A new study makes clear that limited access to health insurance or insufficient insurance coverage accounts for much of the disparity in outcomes seen between black and white patients with cancer in the United States.
Chronic lymphocytic leukemia (CLL) is the most common type of leukemia in adults. Recently, several new drug combinations without chemotherapy have been approved by the FDA for patients with CLL, providing patients new options when their cancer stops responding to current treatment.
Results of a recent study showed that using the targeted therapy Imbruvica (ibrutinib) as the first treatment in older adults with CLL was better than the combination of chemotherapy plus immunotherapy in slowing the progression of the disease.
Triple-negative breast cancer has few treatment options. Promising results from recent clinical trials of immunotherapy combined with chemotherapy in patients with metastatic disease may soon change the way this aggressive cancer is treated. Just after this article was written, the FDA approved this combination for patients with triple-negative breast cancer.
After many years in development, the newest type of immunotherapy known as CAR T-cell therapy (or gene therapy) is becoming a mainstream treatment in some types of blood cancer, specifically in leukemia and lymphoma.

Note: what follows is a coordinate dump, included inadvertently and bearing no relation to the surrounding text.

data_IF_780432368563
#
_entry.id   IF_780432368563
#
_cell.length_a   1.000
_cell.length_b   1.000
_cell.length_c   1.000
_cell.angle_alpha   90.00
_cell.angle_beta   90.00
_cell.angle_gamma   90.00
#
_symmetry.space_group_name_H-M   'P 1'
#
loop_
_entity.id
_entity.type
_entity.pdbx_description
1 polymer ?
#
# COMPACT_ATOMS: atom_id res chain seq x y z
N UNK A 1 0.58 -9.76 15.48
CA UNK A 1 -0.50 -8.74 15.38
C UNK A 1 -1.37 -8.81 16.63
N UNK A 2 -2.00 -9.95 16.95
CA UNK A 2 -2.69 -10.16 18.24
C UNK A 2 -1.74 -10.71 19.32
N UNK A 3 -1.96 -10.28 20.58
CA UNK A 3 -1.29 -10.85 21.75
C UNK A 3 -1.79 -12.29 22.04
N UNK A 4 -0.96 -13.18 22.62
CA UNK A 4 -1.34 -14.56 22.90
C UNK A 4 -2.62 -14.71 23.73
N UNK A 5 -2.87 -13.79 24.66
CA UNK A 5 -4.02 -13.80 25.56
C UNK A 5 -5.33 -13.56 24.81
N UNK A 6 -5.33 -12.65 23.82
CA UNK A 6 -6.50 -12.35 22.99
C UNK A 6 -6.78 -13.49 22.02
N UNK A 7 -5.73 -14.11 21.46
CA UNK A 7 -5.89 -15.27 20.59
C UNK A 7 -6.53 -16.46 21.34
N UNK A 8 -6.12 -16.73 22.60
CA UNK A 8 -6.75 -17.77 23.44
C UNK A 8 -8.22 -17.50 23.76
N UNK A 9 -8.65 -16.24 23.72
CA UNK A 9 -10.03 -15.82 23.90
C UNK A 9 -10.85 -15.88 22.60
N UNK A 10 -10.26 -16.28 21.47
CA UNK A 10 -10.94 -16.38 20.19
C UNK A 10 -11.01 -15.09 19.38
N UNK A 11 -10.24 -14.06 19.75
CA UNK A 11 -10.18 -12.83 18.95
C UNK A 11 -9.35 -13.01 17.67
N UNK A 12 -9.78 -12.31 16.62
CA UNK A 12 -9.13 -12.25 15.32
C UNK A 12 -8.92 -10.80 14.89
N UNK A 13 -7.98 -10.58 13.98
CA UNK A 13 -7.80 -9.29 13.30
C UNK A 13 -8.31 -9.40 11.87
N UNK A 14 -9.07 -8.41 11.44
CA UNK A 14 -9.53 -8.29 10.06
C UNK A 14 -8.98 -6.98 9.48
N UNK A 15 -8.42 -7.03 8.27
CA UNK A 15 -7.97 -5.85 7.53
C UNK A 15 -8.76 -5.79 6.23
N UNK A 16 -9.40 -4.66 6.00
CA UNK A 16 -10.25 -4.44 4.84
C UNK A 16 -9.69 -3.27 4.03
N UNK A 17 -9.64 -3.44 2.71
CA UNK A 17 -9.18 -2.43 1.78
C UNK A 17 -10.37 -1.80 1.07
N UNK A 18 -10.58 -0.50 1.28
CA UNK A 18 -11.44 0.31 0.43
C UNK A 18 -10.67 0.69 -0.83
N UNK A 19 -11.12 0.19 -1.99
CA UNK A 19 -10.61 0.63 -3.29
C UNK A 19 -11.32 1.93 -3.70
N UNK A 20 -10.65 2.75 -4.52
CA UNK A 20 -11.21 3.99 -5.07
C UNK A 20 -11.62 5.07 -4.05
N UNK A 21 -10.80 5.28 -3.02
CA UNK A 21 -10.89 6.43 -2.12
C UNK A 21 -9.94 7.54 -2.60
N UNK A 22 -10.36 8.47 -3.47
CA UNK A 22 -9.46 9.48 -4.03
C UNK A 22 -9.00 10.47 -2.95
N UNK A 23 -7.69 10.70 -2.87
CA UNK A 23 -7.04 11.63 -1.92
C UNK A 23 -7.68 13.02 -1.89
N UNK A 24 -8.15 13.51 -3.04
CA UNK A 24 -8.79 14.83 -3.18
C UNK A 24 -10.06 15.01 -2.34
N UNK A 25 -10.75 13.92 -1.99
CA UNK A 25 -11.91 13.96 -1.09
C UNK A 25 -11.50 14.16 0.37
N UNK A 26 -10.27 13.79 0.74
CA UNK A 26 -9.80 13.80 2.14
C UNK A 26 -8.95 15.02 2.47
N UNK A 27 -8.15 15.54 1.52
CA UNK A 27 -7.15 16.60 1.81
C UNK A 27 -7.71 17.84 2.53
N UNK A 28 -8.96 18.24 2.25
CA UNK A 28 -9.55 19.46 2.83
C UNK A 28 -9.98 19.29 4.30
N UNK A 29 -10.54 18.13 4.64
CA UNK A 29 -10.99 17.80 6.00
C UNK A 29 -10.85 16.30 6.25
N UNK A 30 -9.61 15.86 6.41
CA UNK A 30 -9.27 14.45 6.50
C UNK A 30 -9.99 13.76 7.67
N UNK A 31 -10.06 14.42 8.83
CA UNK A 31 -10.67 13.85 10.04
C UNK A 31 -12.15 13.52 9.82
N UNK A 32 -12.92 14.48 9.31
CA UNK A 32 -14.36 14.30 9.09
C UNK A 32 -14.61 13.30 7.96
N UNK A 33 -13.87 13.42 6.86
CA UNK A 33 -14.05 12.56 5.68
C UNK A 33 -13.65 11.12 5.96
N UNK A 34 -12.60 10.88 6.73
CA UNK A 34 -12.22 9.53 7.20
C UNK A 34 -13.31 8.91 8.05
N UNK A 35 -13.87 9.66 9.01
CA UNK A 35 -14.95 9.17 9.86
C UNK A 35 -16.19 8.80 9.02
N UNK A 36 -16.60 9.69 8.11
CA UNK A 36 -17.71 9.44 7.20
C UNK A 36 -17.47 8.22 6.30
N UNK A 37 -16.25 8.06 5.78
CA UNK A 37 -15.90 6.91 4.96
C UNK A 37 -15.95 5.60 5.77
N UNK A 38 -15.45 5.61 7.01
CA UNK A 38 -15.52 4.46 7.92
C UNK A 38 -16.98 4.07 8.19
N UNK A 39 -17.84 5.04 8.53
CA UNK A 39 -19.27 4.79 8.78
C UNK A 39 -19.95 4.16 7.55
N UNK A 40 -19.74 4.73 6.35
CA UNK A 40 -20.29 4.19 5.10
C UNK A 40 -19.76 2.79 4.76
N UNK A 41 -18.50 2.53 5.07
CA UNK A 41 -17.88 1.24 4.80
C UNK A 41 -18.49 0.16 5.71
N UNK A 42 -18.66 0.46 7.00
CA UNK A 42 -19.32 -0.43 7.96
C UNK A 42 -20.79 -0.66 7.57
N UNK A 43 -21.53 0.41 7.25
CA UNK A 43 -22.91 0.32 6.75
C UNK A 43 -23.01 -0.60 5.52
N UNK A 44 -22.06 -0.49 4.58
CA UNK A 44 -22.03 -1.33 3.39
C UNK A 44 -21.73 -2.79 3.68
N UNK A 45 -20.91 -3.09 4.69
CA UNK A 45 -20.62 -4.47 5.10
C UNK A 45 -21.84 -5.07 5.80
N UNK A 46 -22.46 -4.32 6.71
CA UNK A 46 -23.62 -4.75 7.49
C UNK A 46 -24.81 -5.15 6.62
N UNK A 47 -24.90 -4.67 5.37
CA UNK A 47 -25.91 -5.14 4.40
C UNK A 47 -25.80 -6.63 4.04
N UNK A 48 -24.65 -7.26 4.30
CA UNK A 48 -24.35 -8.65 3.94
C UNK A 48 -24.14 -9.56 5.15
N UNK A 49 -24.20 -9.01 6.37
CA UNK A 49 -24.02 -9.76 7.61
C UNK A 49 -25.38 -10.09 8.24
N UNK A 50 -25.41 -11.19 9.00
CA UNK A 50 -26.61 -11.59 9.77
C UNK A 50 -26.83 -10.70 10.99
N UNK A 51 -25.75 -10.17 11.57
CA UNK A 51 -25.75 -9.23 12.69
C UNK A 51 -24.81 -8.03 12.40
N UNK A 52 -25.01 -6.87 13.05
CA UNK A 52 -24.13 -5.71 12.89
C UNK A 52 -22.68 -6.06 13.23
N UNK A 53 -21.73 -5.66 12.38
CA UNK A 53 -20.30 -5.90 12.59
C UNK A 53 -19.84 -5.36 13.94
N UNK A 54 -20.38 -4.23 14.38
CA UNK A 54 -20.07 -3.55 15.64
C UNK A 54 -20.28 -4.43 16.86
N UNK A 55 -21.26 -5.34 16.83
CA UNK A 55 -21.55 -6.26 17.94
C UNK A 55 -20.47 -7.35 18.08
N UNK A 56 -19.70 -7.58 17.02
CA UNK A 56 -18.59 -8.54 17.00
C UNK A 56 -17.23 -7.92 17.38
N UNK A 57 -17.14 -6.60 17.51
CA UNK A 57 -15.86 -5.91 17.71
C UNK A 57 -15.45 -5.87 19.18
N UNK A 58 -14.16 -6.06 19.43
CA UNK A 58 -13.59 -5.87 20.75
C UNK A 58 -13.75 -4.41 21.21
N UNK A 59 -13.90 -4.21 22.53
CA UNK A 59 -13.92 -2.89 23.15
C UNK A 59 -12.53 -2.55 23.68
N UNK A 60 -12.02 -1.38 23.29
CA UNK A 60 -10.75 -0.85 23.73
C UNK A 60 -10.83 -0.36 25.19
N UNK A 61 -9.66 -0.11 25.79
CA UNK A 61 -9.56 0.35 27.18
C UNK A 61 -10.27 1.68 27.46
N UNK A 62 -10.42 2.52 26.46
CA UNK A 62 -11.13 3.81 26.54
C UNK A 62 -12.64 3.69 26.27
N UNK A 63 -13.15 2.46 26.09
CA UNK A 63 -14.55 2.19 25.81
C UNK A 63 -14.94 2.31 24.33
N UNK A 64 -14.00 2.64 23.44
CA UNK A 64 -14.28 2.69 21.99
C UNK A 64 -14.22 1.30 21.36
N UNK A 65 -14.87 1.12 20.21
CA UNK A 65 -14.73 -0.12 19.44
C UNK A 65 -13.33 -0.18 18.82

This first-ever direct-to-consumer genetic test can provide information on potential risks to individuals who may not have access to genetic screening, but the information may be misleading without feedback from experts.
Patients who are receiving immunotherapy should consult with their doctor immediately if and when any side effects occur, because immune-related adverse events may occur during therapy or even after discontinuation of therapy.
CAR T-cell therapy is a new type of immunotherapy that uses the patient’s genetically modified immune T-cells to attack cancer cells. In 2017, the FDA approved the first 2 CAR T-cell therapies for several types of blood cancer.
Patients with cancer and cancer survivors often experience anxiety and depression, which are normal responses to a traumatic event such as a cancer diagnosis. Unfortunately, many patients and cancer survivors do not receive appropriate treatment when their symptoms of depression should be treated.
Cancer treatment is getting even more expensive than before, and paying for it is yet another serious issue that many patients with cancer face. Even for patients who have private insurance through their employer or through an individual plan, many patients today are expected to pay an increasing share of their care from their own pocket.
The year 2015 will go down in medical history as an exceptional moment in the progress made in multiple myeloma, with 4 new drugs having been approved by the FDA and 1 drug already in use for patients with advanced disease being approved for use in all patients, including those who were just diagnosed with the disease. Although no cure is available yet, these new drugs bring significant progress to the treatment of patients with multiple myeloma.
Chronic myeloid leukemia (CML) is a blood cancer that results from a genetic abnormality that causes the production of too many white blood cells in the bone marrow. However, CML is not a genetic disease that runs in families.
Last modified: August 14, 2017
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